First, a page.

It’s no surprise that women have faced challenges in society. For centuries, women have been kept out of a variety of fields by men looking to increase their power. And while the plight of women has been stressful, it has been undoubtedly much more infuriating for women of color. Women of color have faced far worse adversity, and yet they still manage to persevere and push forward. This is a great testament to their resolve.

Considering that February is Black History Month, I wanted to take a moment to highlight some of the most influential black women who’ve made major strides and progress in STEM fields.

Alice Ball

Alice Ball was a go-getter, through and through. Not only was she the very first woman of color to graduate from the University of Hawaii with a science degree, she was the first woman to do so, period. That’s a major achievement. Alice is most widely known for her contributions to finding a cure for leprosy. By using the oils from a chaulmoogra tree, Ball was able to find an injectable cure for leprosy, and her method was used for years.

Katherine Johnson

Katherine Johnson is a pioneer in women’s rights and we salute her to this day for her tremendous work. Since her youth, Ms. Johnson has always had a way with numbers, and she utilized that skill to not only earn degrees in mathematics and French, but she also became a pivotal part of NASA’s plan to send a human to space and back. Johnson’s ingenious calculations helped propel America’s aeronautics program into the limelight; in fact, Johnson’s work was so famed that her story was recently adapted into a best-selling book as well as a major Hollywood motion picture.

Mae Jemison

Where Katherine Johnson’s work was crucial in sending a man into space, Jemison focused her work on actually going herself. Jemison’s impressive resume boasts a degree in chemical engineering from Stanford University, a medical degree from Cornell University, and a few years of Peace Corps service as a medical officer in Sierra Leone and Siberia. A career like this would normally be enough for most people, but Jemison wasn’t done just yet; she was eager to go even further. She eventually set her sights on space and became an astronaut. After applying to NASA’s astronaut program in 1986, Jemison was chosen to be part of a 15-member team to go into space, and in 1992, she became the first African-American woman in space!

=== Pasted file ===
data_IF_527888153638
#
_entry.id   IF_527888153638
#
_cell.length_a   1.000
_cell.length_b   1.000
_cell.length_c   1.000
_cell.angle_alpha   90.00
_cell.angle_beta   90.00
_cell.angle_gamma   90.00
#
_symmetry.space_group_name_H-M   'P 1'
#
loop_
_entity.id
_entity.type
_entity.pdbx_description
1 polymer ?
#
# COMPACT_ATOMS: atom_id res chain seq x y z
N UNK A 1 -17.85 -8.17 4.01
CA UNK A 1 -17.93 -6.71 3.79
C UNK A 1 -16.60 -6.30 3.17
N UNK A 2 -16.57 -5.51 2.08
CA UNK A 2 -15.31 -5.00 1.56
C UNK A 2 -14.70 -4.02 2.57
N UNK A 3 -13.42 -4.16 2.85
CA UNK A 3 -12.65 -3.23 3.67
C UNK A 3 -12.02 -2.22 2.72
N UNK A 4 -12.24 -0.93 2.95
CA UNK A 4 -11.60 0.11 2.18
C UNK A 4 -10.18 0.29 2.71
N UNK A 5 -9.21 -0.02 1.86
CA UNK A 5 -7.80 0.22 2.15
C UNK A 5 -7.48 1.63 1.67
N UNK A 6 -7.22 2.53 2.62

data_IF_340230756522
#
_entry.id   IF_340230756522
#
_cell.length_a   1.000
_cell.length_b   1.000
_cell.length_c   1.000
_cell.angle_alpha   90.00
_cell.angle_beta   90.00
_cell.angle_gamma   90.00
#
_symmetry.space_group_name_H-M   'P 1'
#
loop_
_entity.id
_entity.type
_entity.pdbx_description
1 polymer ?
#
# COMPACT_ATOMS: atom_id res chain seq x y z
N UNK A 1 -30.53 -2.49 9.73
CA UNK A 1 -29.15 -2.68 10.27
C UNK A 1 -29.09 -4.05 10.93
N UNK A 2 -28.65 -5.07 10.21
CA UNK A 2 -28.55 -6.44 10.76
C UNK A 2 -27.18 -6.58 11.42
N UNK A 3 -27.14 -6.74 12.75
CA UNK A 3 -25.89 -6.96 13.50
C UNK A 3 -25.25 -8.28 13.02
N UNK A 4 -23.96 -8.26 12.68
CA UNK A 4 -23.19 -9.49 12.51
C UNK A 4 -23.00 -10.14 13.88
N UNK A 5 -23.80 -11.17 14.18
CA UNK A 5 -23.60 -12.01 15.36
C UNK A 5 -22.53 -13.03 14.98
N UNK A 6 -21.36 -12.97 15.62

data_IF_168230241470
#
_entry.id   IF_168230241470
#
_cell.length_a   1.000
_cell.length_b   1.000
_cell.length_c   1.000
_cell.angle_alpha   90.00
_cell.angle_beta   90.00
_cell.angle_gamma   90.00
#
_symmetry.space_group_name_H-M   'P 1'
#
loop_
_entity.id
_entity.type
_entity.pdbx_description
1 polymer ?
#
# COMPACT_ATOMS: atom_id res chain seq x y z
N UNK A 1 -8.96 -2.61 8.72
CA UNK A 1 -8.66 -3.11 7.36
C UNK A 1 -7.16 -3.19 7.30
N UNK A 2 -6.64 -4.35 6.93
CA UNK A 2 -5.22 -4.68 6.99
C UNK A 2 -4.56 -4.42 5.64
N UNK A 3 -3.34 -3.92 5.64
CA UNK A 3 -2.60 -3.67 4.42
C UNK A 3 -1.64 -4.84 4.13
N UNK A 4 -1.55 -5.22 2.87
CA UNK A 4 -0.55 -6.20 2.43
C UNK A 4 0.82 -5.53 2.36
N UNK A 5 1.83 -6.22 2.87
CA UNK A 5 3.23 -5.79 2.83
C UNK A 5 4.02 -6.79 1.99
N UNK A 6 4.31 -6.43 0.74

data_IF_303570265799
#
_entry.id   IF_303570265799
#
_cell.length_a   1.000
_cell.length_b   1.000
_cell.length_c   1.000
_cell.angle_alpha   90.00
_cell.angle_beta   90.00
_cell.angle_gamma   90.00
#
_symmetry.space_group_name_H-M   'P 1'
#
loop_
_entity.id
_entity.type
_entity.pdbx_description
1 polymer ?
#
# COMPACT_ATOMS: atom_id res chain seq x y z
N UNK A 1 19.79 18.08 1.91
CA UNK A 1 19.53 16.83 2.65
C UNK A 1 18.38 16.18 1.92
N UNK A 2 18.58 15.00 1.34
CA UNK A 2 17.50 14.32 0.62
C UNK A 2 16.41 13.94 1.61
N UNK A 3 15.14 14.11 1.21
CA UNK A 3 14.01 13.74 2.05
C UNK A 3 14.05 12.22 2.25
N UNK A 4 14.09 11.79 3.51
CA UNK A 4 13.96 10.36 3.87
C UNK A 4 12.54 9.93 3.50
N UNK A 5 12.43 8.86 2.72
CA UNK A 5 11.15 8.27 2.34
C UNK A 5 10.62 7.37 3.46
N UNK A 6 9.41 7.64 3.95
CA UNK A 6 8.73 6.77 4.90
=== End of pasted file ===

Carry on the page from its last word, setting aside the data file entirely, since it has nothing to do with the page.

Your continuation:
These women are more than just successful women of color — they are trailblazers. They set standards for the women of today by never yielding to anyone. Their determination and success shows that, with determination and knowledge, you can do anything you set your mind to.

And don’t be fooled, the world of STEM does not solely have three influential women of color — quite the contrary, actually; STEM has been graced with a bevy of black women, far too many to name in one single article. Go out and learn about their amazing feats, utilize their spirit and go and make your own success!